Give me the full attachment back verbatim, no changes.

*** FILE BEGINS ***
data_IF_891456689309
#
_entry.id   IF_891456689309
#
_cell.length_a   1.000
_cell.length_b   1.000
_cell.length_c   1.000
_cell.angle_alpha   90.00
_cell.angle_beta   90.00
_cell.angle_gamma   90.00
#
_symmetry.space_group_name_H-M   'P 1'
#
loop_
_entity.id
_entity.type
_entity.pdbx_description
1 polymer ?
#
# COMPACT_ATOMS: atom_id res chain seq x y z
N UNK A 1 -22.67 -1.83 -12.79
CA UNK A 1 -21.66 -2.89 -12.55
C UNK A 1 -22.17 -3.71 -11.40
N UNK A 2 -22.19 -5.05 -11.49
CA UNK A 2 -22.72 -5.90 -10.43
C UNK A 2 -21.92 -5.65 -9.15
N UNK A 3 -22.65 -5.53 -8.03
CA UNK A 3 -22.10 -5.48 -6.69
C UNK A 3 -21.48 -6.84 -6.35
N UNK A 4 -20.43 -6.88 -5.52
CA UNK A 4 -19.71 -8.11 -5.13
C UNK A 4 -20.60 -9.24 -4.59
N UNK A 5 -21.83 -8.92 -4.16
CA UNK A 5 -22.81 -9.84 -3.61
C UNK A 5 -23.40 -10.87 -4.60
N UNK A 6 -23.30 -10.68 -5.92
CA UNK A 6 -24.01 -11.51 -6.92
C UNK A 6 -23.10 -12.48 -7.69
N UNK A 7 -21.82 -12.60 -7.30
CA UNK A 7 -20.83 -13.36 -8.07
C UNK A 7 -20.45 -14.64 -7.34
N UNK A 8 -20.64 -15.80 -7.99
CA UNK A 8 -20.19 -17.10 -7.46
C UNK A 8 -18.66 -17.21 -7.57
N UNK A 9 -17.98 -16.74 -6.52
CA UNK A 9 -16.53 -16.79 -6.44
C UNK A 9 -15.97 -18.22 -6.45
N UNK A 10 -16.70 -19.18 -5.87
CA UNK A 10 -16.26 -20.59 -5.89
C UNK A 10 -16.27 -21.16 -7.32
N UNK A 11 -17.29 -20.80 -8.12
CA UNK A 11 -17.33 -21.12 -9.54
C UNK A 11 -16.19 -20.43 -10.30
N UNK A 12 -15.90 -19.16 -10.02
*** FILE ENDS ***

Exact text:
data_IF_891456689309
#
_entry.id   IF_891456689309
#
_cell.length_a   1.000
_cell.length_b   1.000
_cell.length_c   1.000
_cell.angle_alpha   90.00
_cell.angle_beta   90.00
_cell.angle_gamma   90.00
#
_symmetry.space_group_name_H-M   'P 1'
#
loop_
_entity.id
_entity.type
_entity.pdbx_description
1 polymer ?
#
# COMPACT_ATOMS: atom_id res chain seq x y z
N UNK A 1 -22.67 -1.83 -12.79
CA UNK A 1 -21.66 -2.89 -12.55
C UNK A 1 -22.17 -3.71 -11.40
N UNK A 2 -22.19 -5.05 -11.49
CA UNK A 2 -22.72 -5.90 -10.43
C UNK A 2 -21.92 -5.65 -9.15
N UNK A 3 -22.65 -5.53 -8.03
CA UNK A 3 -22.10 -5.48 -6.69
C UNK A 3 -21.48 -6.84 -6.35
N UNK A 4 -20.43 -6.88 -5.52
CA UNK A 4 -19.71 -8.11 -5.13
C UNK A 4 -20.60 -9.24 -4.59
N UNK A 5 -21.83 -8.92 -4.16
CA UNK A 5 -22.81 -9.84 -3.61
C UNK A 5 -23.40 -10.87 -4.60
N UNK A 6 -23.30 -10.68 -5.92
CA UNK A 6 -24.01 -11.51 -6.92
C UNK A 6 -23.10 -12.48 -7.69
N UNK A 7 -21.82 -12.60 -7.30
CA UNK A 7 -20.83 -13.36 -8.07
C UNK A 7 -20.45 -14.64 -7.34
N UNK A 8 -20.64 -15.80 -7.99
CA UNK A 8 -20.19 -17.10 -7.46
C UNK A 8 -18.66 -17.21 -7.57
N UNK A 9 -17.98 -16.74 -6.52
CA UNK A 9 -16.53 -16.79 -6.44
C UNK A 9 -15.97 -18.22 -6.45
N UNK A 10 -16.70 -19.18 -5.87
CA UNK A 10 -16.26 -20.59 -5.89
C UNK A 10 -16.27 -21.16 -7.32
N UNK A 11 -17.29 -20.80 -8.12
CA UNK A 11 -17.33 -21.12 -9.54
C UNK A 11 -16.19 -20.43 -10.30
N UNK A 12 -15.90 -19.16 -10.02